This past Friday was one of the greatest nights of my life. I married my oldest daughter to her hometown sweetheart, a noble and heroic young man in the best and oldest senses of the words. The celebration afterwards, full of family and dear friends and dancing and a beautiful venue, was perfect, and I will forever treasure the conversation I had as I danced the father-daughter dance with my daughter, including when she asked me ‘do you remember when I was 8 years old and you told me we should dance to this song at my wedding?’ and I was able to know the very moment, and say ‘yes, I was kneeling at your bed at bedtime, praying and kissing you goodnight.’ As I danced with my wife afterwards, our hearts and conversation were full of contented joy at how happy our daughter is and what a wonderful experience our life with her has been. Speaking of dancing, my 72 year old mother, with purse on wrist and clasping two applesauce cups balanced on a small box between fingers, came out and danced a variety of the Twist with me (which she loved as a girl) and never lost the applesauce cups! She was beaming. (I come from a tradition that frowned pretty comprehensively on dancing in the past; though today I don’t know any Nazarene pastors who would refuse to dance with their daughter at her wedding; how dear it was to see couples married 25, 35 and 50 years, clasp one another tightly, her head on his chest, and dance slowly and tenderly together during the ‘anniversary’ dance).
Only three months before, we had the same kind of day when our oldest son married his college sweetheart. Like our daughter and son-in-law, they are perfect for each other, it was a joy-filled, incredible day, and we are delighted for them. In both cases, the families are huge, the all-inclusive family photos are fabulous, something a tenth century BC Jewish family could resonate with. (Later, we learned of the deep sorrow and suffering that had descended on many other families, in the events that unfolded in Paris during those very moments we were celebrating our daughter’s marriage.)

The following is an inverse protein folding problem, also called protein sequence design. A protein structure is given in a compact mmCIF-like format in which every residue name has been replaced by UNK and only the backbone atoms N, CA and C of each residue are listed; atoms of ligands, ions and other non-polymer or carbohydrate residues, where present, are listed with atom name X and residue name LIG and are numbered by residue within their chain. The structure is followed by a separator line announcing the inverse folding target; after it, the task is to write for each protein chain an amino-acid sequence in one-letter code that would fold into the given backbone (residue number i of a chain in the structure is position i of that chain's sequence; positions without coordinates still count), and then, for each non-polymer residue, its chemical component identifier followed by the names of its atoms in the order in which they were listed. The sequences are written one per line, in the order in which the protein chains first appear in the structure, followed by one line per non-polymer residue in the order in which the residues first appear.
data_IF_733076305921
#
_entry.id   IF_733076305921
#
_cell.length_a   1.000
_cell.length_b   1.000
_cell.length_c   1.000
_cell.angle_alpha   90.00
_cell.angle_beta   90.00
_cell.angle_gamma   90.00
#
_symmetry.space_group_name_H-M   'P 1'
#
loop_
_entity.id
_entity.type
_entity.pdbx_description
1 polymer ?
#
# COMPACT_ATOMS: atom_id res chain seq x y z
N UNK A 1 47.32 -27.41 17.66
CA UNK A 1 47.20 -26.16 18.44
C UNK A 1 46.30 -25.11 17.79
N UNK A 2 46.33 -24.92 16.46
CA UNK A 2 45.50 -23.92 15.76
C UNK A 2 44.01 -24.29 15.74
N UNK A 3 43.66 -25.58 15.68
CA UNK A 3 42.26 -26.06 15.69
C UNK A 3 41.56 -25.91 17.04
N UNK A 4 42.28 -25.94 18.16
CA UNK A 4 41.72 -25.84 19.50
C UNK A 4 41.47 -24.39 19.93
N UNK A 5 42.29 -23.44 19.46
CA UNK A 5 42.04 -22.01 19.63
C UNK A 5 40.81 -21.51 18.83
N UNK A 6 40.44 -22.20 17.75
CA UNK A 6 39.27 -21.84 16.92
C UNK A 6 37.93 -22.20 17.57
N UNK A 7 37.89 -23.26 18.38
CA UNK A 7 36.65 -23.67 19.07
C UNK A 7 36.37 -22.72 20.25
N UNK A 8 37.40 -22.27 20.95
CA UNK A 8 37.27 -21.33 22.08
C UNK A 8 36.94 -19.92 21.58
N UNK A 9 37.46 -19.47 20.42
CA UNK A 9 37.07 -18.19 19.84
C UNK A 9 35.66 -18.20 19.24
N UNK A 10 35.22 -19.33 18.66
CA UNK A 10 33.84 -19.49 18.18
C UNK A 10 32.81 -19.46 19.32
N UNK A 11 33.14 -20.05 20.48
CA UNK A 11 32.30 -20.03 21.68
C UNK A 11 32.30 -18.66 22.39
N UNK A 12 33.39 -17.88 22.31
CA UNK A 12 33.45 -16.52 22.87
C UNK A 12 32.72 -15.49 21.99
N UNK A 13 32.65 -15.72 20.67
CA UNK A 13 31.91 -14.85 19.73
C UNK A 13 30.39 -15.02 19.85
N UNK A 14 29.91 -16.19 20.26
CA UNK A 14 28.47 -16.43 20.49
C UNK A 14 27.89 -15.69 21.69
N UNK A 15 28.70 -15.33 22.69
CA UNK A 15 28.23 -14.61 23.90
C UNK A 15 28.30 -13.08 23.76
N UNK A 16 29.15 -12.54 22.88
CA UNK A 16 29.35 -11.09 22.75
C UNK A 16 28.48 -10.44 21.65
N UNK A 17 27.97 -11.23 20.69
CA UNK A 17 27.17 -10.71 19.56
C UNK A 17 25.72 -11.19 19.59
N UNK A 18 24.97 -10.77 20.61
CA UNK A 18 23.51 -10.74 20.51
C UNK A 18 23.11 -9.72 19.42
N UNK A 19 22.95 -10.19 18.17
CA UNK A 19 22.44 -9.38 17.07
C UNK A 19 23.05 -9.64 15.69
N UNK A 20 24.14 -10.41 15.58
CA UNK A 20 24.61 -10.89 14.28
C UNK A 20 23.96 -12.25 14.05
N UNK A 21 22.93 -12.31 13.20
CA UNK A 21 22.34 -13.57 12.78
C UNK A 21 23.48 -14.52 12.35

In the Scriptures, family is one of the central blessings of Yahweh on his people. What we call the Old Testament is full of reflection on what shalom means on a family. The New Testament picks up this construct and takes it in new directions with the new family now formed around Jesus (‘who are my mother and brothers?’/ ‘you are grafted in’ / 12 disciples; 12 tribes/ etc) and what God’s Kingdom looks like in terms of the family now breaking out of Jewish lineage, and embracing the nations.
In fact, because what God is doing in the world came through a family – Abraham’s – in the Bible, family is a central theological subject. Our dispersed family arrangements in the Western world (a family where one son lives in Indianapolis, one in Seattle, a daughter in Florida, etc), have caused us to largely forget how to think theologically about family, pared it down to mere reproductive biology, and to a significant extent we’ve dropped the subject from our theological imaginations, now only discussed in the realm of family dynamics, a la James Dobson, et al. I cannot think of a single serious theological work written on the subject in my tradition during my adult lifetime. We could use someone to do for the subject ‘family’ what Wendell Berry has done for the subjects ‘farming’ and ‘food’ theologically and culturally. Or what Anne Dillard did theologically with ‘nature’ back in her first foray Pilgrim at Tinker Creek.